Battle of The AV Receivers
We’ve all dream of the perfect home theater system, but this dream depends on the depth of your pockets. You’ve got the awesome flat screen, great speakers yet something is stillÃ‚Â missing.Ã‚Â A surround receiver that will be able to handle all the gadgets you’ve got -Ã‚Â Blu-ray player, XBox, and all of the other black boxes in your living room without spending a fortune.
Spending $500 to $600 will get you a a pretty decent receiver that will use a microphone to listen to itself,Ã‚Â it will also configure and equalize up to seven speakers and a subwoofer. It will switch between at least four HDMI sources and lots more analog devices, sending everything off to the TV upconverted to HD resolution through a single HDMI cable.
With so many models with almost similar features how do you tell them apart?
Here are a few that most definitely make the cut for both price range and specs – Denon, Onkyo, Pioneer and Yamaha. Bear in mind: the HDMI 1.4 required to pass 3D video signal to a 3D TV is not a feature that’s offered with any of the tested receivers or current shipping receivers. If 3D is a must-have feature, you can always route video directly from 3D Blu-ray player to 3D TV, using the receiver for audio alone.
Here are the some comparisons:
This Pioneer allows you to enjoy your favorite movies on Blu-ray Disc, on your flat-panel television like never before. With standard features that include a superb ability to upscale and convert analog video signals to1080p when transmitted through HDMI to your high definition television, the VSX-1019AH-KÃ¢â‚¬â„¢s video scaler has nothing but the best quality possible today Ã¢â‚¬â€œ regardless of what video source it receives. And as portable audio devices now becoming a primary source of entertainment, itÃ¢â‚¬â„¢s also great why the VSX-1019AH-K Works with iPhone.
The VSX-1019AH-K is $100 less than the model that it replaced, and it appears that Pioneer was able to hit the $499 price point by chopping out 10 lbs of power supply and much of the multi-channel analog connectivity.
The Onkyo, with superior sound quality and a multitude of HDMI inputs, puts up a very tough fight against the Pioneer. Onkyo delivers home theater the way the music gods intended it to be with the TX-SR607. This advanced receiver has audio and video processors working together for a totally immersive experience. A variety of inputs, including satellite radio, making this the logical center of your entertainment universe.
This 7.2 channel receiver comes with Dolby TrueHD, Dolby Digital Plus, Dolby PLIIz and DTS-HD Master Audio decoding for audio that sounds more like what the producers had in mind. The Audyssey DynamicEQ dynamically adjusts the EQ settings as the volume is changed so dialogue will always be clear. CinemaFILTER technology adjusts the tonal balance of the soundtrack to account for room size.
The Onkyo embraces digital audio and video with a total of six HDMI inputs, and ignores multi-channel analog connectivity. The front panel HDMI input is great, but the Onkyo really needs a USB port and a full GUI to put it over the top.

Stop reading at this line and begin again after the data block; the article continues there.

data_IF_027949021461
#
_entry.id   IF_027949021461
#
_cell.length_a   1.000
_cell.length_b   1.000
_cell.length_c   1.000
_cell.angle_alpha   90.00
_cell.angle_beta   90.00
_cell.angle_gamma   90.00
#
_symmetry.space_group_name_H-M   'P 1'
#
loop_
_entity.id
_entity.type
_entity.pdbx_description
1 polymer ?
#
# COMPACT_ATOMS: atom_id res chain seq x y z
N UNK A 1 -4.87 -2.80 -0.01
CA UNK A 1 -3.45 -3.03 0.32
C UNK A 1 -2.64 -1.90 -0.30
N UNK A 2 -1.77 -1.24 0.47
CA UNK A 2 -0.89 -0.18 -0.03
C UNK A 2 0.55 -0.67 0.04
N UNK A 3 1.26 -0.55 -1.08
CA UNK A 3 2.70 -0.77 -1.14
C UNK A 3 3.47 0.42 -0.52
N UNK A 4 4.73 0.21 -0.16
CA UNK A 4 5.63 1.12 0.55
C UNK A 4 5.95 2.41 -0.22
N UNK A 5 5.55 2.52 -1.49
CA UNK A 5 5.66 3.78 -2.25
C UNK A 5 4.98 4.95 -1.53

The Denon AVR-1910 is a fully featured midrange AV receiver with standout upconverted video quality, although it’s held back by some subpar design issues and average sound quality.The capability to up convert analog video sources has become standard on mid range receivers, but the feature is rarely well-implemented, with poor image quality being the norm. Denon’s latest midrange model, the AVR-1910, is a standout in this regard, offering up the best up converted image quality out of all the receivers that were tested inÃ‚Â 2009. It also delivers a solid midrange AV receiver feature set with four HDMI inputs, second zone functionality, 7.1 analog inputs, and onboard decoding for Dolby TrueHD and DTS-HD Master Audio.
The Denon was the most stylish of the group, but the plastic front panel and controls did not have theÃ‚Â quality feel of the others. The front panel display was also the smallest and hardest to read from across the room. The Denon’s biggest problem though is that it just doesn’t seem to have changed much compared to its predecessor.
The RX-V765 looks every bit a Yamaha receiver with its no-muss no-fuss matte black finish and exposed hard controls. It’s not a stylish or sleek receiver, it has more function than form, but the display window is far improved over the old amber-colored-what-does-that-say displays on Yamaha receivers of old. The new display color is a bluish-white and is far more legible and thoughtfully laid-out than the previous version, a nice upgrade. Also nice is the inclusion of “scene” buttons, which are pre-programmed macros that simplify day-to-day use for applications such as watchingÃ‚Â Blu-ray, TV, listening to a CD and listening to the radio.
On top of some of the RX-V765′s new features, some old favorites are also present, such as Yamaha’s wonderful YPAO automated room EQ software. In terms of power, the RX-V765 isn’t a mega-watt receiver, but its 95 watts per channel across all seven channels are strong enough to power most modern loudspeakers available today.
Hope this helps you narrow down your search. If you are in the market for a receiver share your views and comments with us.